Vitamin D

Are your children overweight or obese? They may be vitamin D deficient

Saturday, March 23, 2013 by: Summer Tierney
Tags: children, overweight, vitamin D

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(NaturalNews) Extra weight on your child might mean even greater risk for health complications than originally thought. According to a recent study appearing in the journal Pediatrics, it may also mean your child is deficient in one of the most important "vitamins" to overall human health and vital functioning -- vitamin D, a necessary contributor to healthy skeletal development in children, among other things.

Researchers at the University of Texas Southwestern Medical Center in Dallas studied a cross section of African American, Latino and white children, ages six to 18 years old, and divided them, by height and weight measurements, into four separate groups: healthy weight, overweight, obese and severely obese. They found vitamin D deficiency to be "highly prevalent in overweight and obese children." Specifically, deficient levels of vitamin D were found in 21 percent of healthy weight children, 29 percent of overweight children and 34 percent obese children and 49 percent severely obese.

Among the children who were severely obese, African American and Latino children were found to have higher rates of vitamin D deficiency, at 87 percent and 52 percent respectively. By comparison, deficiency levels were much lower in white children, at 27 percent. According to the study's authors, "The particularly high prevalence in severely obese and minority children suggests that targeted screening and treatment guidance is needed."

Results of this study emerge following findings published last year in the journal Pediatrics, which found that 70 percent of all children in the U.S. have low vitamin D levels. At the time, Dr. Juhi Kumar of Children's Hospital at Montefiore Medical Center described these findings as "shocking." And indeed it is, especially remembering that vitamin D deficiency has been linked with seemingly innumerable health complications in adults, including but not limited to heart disease, autoimmune disease, infertility, birth defects, diabetes, depression, chronic pain, insomnia and even several types of cancer.

More on the missing "vitamin" D

Maintaining appropriate levels of vitamin D is critical because it influences nearly 3,000 of the roughly 25,000 genes in the human body. According to Dr. Larry Wilson, healthy vitamin D levels assist the body in a multitude of essential repair and maintenance activities, like balancing the immune system functions, protecting against infections and inflammation and contributing to the production of more than 200 anti-microbial peptides, to name a few.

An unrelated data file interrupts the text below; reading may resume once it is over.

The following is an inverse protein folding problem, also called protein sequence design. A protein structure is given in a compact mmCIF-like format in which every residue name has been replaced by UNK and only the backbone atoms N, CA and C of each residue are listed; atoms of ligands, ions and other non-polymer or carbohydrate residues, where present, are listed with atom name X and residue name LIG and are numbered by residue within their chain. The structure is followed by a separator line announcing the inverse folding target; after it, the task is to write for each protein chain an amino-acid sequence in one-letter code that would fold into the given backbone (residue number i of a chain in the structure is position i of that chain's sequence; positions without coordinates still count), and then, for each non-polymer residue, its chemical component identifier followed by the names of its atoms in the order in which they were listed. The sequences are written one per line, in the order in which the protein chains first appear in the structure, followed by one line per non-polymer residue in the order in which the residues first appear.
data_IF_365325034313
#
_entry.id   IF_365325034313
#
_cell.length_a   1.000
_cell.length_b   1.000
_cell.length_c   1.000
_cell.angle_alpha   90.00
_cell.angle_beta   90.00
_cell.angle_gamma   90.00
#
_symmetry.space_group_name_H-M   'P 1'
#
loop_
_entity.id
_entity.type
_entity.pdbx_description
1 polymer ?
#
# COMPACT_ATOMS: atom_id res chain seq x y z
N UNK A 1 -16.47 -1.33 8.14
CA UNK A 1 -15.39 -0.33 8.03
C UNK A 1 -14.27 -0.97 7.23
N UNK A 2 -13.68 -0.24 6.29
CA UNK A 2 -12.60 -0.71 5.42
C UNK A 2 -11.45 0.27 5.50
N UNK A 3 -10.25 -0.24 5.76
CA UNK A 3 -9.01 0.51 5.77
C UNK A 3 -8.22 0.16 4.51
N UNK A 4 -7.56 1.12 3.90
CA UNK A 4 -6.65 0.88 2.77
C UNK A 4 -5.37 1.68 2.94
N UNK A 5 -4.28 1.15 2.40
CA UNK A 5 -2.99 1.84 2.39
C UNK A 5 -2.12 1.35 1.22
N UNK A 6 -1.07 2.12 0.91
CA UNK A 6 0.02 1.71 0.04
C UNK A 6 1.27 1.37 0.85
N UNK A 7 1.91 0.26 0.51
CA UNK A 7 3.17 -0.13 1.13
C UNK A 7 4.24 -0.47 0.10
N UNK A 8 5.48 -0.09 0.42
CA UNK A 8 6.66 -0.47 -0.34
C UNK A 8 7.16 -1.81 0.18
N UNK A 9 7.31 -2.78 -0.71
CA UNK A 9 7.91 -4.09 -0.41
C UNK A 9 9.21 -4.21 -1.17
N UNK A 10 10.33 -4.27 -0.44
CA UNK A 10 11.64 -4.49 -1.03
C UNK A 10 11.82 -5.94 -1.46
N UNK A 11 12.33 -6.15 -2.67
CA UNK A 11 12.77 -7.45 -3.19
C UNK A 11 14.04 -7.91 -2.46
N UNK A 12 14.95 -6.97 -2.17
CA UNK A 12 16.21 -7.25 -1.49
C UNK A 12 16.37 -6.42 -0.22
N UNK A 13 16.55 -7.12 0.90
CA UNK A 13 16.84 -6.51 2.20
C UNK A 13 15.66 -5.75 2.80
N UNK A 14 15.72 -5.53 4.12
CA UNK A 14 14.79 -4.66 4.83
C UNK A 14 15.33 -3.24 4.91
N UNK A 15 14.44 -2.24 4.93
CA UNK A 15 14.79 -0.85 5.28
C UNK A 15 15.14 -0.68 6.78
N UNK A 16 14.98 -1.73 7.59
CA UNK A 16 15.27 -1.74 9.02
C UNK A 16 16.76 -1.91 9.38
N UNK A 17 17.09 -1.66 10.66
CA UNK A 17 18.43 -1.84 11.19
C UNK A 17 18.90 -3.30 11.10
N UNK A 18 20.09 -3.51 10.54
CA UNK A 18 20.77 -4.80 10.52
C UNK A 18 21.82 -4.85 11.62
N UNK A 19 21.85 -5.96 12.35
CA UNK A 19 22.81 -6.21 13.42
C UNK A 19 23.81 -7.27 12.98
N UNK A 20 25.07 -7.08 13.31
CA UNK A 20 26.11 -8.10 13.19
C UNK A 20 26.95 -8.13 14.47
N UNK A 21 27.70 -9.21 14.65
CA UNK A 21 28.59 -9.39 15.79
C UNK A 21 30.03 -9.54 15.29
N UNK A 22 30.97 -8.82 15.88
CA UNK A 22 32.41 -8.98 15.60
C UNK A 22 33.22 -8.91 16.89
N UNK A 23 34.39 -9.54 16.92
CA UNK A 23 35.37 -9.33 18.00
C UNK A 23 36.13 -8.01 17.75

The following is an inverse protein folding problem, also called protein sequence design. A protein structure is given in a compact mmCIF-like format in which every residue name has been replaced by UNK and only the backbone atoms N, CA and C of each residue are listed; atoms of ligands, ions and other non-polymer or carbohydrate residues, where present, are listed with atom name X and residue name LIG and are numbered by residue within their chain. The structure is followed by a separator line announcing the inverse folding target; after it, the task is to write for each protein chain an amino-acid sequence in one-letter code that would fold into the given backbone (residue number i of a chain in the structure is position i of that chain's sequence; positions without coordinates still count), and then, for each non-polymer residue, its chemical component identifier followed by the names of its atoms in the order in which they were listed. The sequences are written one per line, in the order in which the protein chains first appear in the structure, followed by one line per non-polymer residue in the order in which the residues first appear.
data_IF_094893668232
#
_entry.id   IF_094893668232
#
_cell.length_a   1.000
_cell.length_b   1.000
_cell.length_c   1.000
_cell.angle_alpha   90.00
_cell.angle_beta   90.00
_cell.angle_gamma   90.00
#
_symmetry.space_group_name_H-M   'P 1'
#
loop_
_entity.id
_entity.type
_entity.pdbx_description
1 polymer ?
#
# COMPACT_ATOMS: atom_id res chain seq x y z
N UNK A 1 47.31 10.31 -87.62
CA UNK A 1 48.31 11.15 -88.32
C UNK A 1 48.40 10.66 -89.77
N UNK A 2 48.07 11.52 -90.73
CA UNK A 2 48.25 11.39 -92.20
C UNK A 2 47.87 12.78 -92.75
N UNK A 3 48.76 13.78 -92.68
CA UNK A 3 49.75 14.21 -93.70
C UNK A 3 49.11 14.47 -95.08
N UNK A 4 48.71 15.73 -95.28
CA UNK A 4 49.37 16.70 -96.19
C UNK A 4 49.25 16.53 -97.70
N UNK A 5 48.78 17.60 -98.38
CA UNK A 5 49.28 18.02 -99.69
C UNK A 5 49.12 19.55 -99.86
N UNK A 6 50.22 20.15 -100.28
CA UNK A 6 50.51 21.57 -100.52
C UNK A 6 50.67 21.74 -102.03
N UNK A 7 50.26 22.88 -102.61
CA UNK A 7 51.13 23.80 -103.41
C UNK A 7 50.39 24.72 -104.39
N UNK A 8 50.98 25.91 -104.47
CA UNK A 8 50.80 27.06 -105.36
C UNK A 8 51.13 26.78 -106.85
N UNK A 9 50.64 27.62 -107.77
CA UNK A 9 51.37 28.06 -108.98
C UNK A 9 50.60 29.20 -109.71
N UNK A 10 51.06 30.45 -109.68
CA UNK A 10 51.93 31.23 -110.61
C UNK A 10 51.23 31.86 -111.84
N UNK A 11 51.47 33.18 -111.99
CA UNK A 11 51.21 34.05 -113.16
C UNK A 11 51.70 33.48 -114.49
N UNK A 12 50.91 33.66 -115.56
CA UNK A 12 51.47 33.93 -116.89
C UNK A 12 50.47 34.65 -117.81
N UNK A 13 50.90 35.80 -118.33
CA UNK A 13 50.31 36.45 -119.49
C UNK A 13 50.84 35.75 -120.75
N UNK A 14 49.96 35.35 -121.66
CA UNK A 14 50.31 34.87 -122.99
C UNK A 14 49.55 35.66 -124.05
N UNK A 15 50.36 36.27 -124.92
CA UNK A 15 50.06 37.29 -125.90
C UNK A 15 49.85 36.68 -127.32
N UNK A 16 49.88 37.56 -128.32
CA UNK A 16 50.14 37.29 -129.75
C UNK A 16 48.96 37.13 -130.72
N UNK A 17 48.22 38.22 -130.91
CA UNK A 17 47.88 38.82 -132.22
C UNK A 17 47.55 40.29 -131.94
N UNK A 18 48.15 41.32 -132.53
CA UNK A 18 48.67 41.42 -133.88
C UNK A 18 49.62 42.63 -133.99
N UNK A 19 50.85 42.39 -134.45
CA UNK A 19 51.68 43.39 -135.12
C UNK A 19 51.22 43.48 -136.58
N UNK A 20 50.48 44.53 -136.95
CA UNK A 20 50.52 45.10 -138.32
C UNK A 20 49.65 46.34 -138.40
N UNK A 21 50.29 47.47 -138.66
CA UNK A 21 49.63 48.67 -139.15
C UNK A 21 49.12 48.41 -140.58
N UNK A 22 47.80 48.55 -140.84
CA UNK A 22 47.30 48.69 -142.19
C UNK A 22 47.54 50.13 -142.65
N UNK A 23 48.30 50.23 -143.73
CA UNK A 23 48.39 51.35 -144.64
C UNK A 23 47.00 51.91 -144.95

Though direct exposure to sunshine might be the ideally more natural ways of obtaining the recommended daily vitamin D levels, Dr. Wilson believes people cannot get enough from sunlight alone. And the manufacturers of sun care products aren't doing us any favors, he suggests, when their products block the very light rays that help our bodies to produce vitamin D in the skin.

"Going out into the sun does not seem to matter much, unless perhaps you are outside all day long," Wilson says, and "tanning beds can be used to obtain more vitamin D, but they may not be safe. "

And food, on its own, may not offer enough support either. "Vitamin D is not high enough in cod liver oil, or just in dairy products and pasture-fed meats... If one eats three or four cans of sardines per week, one will not need a vitamin D supplement in most cases." He does not recommend eating salmon, tuna, black cod (which all contain some vitamin D) or any other fish or seafood generally, because of their higher toxic mercury content.

For these reasons, and particularly because appropriate levels of vitamin D are so essential to the health of the human organism, Wilson recommends taking an oral vitamin D3 supplement. Experts, he says, generally regard 5,000 IU of vitamin D daily to be optimal for most adults, including pregnant women, he says. That works out to about 35 IU per pound of body weight, considerably more than the Recommended Dietary Allowance (RDA). And children require a smaller dosage than adults. So, if you're unsure how much to give your child, consult your trusted healthcare practitioner, as it IS possible to overdose.

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